Being in New York, a state with a left-of-center reputation and laws that generally uphold reproductive rights, the city of Buffalo might not seem a natural fit for anti-abortion extremists.
But “pro-life” activism in the large upstate city is storied. Sixteen years ago, Dr. Barnett Slepian, then an abortion provider at Buffalo Womenservices in New York, was shot dead in his home by an anti-abortion sniper. Six years before Slepian’s murder, almost 200 protesters from around the country descended on the city, picketing and blocking access to abortion clinics, as part of Operation Rescue’s “The Spring of Life.”
During a similar anti-choice effort in the late 1980s, hundreds more were arrested.
“There is this history of hostility in Buffalo,” says Sally Heron, services coordinator and office manager of the Buffalo Womenservices, a health clinic that offers abortion and birthing services, along with other reproductive care, to women and queer people in upstate New York.
Get the facts, direct to your inbox.
Subscribe to our daily or weekly digest.
Decades later, four abortion providers serve the Buffalo area, including Womenservices. And while picketing has subsided over the past decade, Heron says there are still protesters in front of the clinic every day.
“We get this feeling that they own the space, the sidewalk in front of the clinic,” Heron told Rewire. “It’s easy to feel frustrated by them taking up that space every day.”
Supporters of the clinic have wanted to fight back for a long time, but were waiting for a window of opportunity to take a stand. That moment came this week, when clinic staff found out that anti-choice leader Steve Karlen would be traveling to Buffalo to give a speech in front of protesters at the clinic.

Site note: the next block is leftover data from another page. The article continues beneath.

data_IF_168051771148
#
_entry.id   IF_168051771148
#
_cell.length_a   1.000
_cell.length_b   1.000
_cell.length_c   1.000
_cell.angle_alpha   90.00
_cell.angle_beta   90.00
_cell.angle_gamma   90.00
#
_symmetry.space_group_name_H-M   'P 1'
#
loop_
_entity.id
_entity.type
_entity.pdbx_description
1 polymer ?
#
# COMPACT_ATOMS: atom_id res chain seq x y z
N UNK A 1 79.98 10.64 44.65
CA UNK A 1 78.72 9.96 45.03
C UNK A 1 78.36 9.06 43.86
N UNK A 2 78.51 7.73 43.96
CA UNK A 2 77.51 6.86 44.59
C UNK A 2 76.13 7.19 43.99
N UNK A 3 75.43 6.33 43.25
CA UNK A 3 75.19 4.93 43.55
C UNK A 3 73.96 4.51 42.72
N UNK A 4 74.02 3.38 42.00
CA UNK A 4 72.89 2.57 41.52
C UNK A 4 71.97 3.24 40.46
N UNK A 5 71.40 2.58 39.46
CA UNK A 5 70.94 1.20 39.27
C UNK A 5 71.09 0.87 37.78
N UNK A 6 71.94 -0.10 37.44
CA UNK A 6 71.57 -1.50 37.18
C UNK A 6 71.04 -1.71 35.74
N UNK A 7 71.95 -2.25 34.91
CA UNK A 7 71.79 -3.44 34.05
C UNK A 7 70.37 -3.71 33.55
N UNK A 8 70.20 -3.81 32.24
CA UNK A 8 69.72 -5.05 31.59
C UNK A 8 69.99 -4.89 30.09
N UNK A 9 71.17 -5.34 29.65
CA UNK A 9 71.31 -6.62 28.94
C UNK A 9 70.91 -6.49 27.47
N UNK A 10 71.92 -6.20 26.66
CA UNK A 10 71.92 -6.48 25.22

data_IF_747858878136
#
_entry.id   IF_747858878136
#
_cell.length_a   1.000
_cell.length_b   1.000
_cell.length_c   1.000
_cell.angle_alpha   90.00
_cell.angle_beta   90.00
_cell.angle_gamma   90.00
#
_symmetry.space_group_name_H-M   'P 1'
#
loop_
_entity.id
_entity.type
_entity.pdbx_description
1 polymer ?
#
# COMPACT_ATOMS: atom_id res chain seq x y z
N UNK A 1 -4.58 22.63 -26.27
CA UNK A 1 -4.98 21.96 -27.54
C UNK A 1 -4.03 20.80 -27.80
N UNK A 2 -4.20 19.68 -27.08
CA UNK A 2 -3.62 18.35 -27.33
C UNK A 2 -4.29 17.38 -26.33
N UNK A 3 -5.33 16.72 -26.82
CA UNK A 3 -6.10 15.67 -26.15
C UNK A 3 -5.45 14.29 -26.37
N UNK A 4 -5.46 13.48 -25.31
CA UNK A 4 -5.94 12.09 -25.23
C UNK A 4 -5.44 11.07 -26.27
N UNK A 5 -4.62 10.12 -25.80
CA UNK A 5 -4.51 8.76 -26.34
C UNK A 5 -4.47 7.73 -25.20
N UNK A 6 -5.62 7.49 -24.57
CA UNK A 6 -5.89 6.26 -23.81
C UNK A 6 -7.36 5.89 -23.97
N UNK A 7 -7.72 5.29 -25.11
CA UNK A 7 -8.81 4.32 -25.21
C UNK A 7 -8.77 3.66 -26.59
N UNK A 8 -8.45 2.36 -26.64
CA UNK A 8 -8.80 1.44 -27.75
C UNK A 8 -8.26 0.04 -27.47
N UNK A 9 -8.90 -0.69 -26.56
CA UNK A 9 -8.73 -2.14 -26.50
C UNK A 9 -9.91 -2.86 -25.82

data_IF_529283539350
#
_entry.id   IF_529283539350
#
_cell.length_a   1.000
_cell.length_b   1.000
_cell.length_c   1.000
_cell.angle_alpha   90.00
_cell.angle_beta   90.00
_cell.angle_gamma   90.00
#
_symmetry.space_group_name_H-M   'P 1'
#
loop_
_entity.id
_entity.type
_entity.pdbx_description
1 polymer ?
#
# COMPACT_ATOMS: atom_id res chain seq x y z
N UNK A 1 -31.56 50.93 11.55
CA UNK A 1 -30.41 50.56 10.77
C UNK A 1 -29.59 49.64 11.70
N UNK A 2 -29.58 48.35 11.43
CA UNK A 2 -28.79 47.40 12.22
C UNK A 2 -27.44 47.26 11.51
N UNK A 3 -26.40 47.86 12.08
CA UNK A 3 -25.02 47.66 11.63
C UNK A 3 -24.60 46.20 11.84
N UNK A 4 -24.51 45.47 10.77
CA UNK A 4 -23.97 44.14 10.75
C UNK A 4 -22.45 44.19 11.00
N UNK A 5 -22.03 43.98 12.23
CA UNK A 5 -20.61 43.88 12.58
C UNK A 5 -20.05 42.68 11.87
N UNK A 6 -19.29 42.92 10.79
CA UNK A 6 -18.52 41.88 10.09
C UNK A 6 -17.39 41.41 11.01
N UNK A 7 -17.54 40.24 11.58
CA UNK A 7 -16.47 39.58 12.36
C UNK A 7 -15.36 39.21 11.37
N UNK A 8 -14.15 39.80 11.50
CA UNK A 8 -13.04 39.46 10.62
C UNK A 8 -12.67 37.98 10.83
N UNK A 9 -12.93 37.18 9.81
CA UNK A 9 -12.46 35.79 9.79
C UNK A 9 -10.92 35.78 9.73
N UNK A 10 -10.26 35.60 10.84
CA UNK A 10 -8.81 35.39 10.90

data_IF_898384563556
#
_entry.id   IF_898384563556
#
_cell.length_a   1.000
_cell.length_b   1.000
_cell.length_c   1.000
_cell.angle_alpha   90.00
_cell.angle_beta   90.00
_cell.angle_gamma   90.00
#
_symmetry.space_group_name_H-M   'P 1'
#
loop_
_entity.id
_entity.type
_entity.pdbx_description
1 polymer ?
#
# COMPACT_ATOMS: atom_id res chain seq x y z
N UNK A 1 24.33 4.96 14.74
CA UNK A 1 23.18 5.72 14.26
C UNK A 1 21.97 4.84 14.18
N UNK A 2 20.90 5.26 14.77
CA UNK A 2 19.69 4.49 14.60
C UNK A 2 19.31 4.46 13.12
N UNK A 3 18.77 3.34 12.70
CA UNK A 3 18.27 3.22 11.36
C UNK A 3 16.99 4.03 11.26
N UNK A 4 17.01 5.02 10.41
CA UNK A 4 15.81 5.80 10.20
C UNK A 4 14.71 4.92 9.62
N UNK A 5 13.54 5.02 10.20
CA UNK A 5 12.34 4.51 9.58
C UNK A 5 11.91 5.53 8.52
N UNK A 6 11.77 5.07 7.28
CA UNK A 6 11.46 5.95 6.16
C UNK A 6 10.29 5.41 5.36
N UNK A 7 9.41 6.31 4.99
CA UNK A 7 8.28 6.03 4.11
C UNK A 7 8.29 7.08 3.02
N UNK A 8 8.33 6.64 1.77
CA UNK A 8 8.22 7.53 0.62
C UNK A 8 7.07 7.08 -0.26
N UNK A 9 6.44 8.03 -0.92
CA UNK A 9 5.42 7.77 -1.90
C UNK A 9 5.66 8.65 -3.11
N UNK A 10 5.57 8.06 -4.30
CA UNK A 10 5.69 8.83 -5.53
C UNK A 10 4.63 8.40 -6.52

Karlen was to arrive on behalf of 40 Days for Life, a nationally coordinated protest event against abortion in which anti-choice activists picket and hold vigils outside abortion clinics across the country. By the time Karlen was set to arrive, the protesters had already been stationed in front of Womenservices for more than three weeks.
Once Heron got word of Karlen’s arrival, she and a friend decided to organize a counter-protest, with the theme “circus disco”—the idea being that a lively protest could drown out the speaker and distract from the negative energy created by the usual picketers.
It worked: The next day, some 100 people streamed in front of Womenservices, dancing with fire poi and hoola hoops and cheering with reproductive rights banners.
Heron also says that the raucous, party-like nature of the protest was meant to create a fun, open, and happy environment around a procedure so often mired in stigma and secrecy. In the vein of glitter-bombing, the circus disco theme of the protest would be a fabulous way to call out the absurdity of anti-choice activists and point to the normalcy of abortion as a medical procedure.
Heron said Womenservices plans to continue the counter-protests. “It was so much fun it’s hard to imagine not doing it again,” she said. “And people were so hungry for it. We’re clearly so hungry to come out and make this point.”
“It really felt like it was an important thing that was happening, like we were reminding them that we are the majority,” she added. “We felt really supported and like we had a whole community that was behind us.”
Womenservices has been doing much more than playing defense against relentless anti-choice activists. On Valentine’s Day, the facility opened a birthing center, becoming the first in the nation to house a birth center alongside an abortion clinic.
Plans are also in the works to create a reproductive justice advocacy nonprofit, to connect the dots between direct service and change.
“We already have a center where people can receive care regardless of the outcome of their pregnancy,” Heron said. “It’s about so much more than providing medical care though. It’s about economic justice, trans care, and prison justice. We’re really on our way to increase access and build community around reproductive justice and rights in Buffalo.”